3. Company specific skills
A small enterprise usually has a very specific area of expertise where it has it’s competitive edge. Running business on that specific area require specific skills from the employees. For example, a book binding company require skills on post-press processing, a specialised bakery need people who know how to make French bread and croissant. This kind of skills are usually acquired on-the-job or on specific training programmes.
Different kind of skills and qualifications
In modern working life the single skills related to actual production process are no longer the only one’s which are needed. More and more work is done in teams, and individual employees has more responsibility and freedom to organise their work. There is also a constant need to learn and update skills and qualifications.
Therefore what employees nowadays need is a set of different kind of qualifications. These different types of skills can be classified as follows:
1. Productive and technical qualifications (doing)
Professional skills, knowledge and competencies necessary in actual work practices.
2. Motivational (willing)
Motivation to work, aspiration, loyalty.
3. Adaptive (adapting)
Adaptation in the requirements of discipline, working hours etc; agreement to follow the rules.
4. Sociocultural (working with others)
Ability to combine one’s own skills or the skills of different people, and to use them as a source of learning; communication and working in teams – social competence.
5. Innovative (learning)
Role breaking, abstract thinking, systems thinking; ability to analyse, transform and develop one’s own work; continuing learning skills and development of own competence.
Especially the sociocultural and innovative qualifications provide a tool to develop modern ways of working in team organisations.
Common pitfalls in learning needs analysis
There are some common mistakes often made in learning needs analysis. The following list try to summarise some of them.
Mistaking wants as needs
A common mistake is to ask the employees what kind of training they want. This may produce good results, especially if the employees are well aware of their learning needs, but usually it produce a list of courses which are not needs based. A good needs analysis require some analysis and discussions, where people’s interests play only one role.
Analysing course provision instead of learning needs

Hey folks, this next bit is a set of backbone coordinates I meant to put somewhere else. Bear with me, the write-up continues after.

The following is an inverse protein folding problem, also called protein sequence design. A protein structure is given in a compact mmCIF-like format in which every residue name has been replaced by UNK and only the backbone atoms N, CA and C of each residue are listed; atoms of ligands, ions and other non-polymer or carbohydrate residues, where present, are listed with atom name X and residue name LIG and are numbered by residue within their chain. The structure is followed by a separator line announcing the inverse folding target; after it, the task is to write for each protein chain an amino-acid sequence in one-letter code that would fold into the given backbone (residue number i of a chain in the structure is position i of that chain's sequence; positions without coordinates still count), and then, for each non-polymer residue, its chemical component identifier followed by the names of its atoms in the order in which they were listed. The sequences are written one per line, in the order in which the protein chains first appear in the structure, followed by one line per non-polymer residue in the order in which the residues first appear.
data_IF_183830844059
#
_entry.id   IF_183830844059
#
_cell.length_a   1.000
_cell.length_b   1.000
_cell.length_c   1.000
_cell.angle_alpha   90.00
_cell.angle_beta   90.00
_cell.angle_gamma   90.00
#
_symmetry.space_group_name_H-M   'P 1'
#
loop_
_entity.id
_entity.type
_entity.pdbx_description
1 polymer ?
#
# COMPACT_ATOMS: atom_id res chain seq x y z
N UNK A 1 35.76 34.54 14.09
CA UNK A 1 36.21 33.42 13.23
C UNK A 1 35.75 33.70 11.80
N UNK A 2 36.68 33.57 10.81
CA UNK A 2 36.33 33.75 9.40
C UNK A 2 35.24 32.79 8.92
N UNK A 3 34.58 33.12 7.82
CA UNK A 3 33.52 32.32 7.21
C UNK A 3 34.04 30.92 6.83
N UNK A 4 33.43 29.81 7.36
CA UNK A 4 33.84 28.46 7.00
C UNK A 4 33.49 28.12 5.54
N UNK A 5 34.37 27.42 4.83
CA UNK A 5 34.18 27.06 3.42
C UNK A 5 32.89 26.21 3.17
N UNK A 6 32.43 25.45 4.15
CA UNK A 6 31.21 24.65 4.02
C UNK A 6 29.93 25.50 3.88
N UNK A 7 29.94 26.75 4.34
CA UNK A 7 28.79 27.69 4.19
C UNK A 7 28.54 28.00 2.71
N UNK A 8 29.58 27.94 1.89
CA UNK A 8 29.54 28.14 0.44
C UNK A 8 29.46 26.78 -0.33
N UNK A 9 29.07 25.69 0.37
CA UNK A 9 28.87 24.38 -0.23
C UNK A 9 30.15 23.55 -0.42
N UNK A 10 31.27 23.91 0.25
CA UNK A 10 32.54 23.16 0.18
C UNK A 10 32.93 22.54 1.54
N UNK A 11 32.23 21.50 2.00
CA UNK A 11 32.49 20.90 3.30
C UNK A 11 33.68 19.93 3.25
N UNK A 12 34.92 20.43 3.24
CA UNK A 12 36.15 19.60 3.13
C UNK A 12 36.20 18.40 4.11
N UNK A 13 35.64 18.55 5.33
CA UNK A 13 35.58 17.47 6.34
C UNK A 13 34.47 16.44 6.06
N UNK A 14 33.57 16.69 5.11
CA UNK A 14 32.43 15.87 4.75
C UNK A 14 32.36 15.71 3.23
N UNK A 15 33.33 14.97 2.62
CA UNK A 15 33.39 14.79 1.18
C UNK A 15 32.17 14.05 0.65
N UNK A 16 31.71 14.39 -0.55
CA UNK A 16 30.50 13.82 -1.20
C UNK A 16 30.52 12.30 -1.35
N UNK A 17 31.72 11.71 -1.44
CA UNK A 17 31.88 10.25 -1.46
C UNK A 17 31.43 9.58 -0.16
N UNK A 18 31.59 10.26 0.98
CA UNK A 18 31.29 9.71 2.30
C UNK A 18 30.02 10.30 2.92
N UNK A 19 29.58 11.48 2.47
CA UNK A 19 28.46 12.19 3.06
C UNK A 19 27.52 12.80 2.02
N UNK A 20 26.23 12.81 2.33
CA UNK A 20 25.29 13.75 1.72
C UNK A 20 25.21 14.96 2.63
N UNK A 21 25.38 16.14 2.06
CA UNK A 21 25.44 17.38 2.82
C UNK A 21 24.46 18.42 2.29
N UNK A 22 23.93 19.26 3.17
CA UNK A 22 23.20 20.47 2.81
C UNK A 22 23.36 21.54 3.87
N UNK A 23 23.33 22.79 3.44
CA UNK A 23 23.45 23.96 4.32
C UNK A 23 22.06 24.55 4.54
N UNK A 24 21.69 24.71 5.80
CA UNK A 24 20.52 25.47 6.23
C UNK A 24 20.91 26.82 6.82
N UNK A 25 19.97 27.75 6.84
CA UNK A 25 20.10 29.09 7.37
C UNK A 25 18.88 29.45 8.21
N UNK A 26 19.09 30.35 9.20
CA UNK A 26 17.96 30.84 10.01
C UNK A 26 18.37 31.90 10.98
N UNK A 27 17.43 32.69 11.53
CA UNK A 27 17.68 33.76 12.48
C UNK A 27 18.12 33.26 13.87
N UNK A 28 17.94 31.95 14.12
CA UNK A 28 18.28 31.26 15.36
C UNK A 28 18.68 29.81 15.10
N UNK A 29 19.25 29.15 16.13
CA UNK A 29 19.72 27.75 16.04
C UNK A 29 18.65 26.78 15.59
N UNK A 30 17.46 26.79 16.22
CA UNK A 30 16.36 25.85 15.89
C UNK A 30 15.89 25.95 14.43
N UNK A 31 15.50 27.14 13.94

The above mentioned problem is based on the fact that when people are asked what they need, they usually think in terms of available courses. Therefore, make sure that your learning needs analysis is based on work processes and current skill levels, not on local course provision.
Running sloppy analysis
The more effort and time you put into the needs analysis the more accurate results you will get. Simple brain storming session or a questionnaire will not usually provide a coherent picture about reality.
Sticking to common beliefs
Needs surveys conducted on business sector usually provide the same needs priority lists with language and computer training on the top. This may of course indicate that these are the true needs, but also it indicates that these are the ‘easy way out’ when needs questionnaires arrive on desks. A proper analysis go deeper, analysing what kind of computing skills are actually needed, and who in reality needs to speak French within the company.
Analysing training needs instead of learning needs
Training and learning may have something in common, but remember that learning can take and take place often outside organised training settings. Not always is it necessary to run a training programme if a learning need is detected. Therefore, thinking of development and learning needs through the ‘eye classes’ of training and education can be dangerous.
Missing the additional skills
If managers and employees are asked what are the learning needs, they usually stick to productive and technical qualifications. The additional skills which enable us to work with others and develop the work processes are almost always left out from the results, even though these are generally considered by experts as the key skills for successful business in modern economy.
Living from hand to mouth
It is understandable that a small business have to life and work within a very narrow time scale, prioritising those needs which are acute. However, a bit longer time perspective (6 months – 2 years) in needs analysis may give some freedom of movement, competitive advantages and a more motivated personnel.
Mistaking training as The Tool
Business development and personnel development are processes, where training and learning play only a single role. Remember that needs are sometimes better met by changing work processes, distribution of work, or using new tools, for example.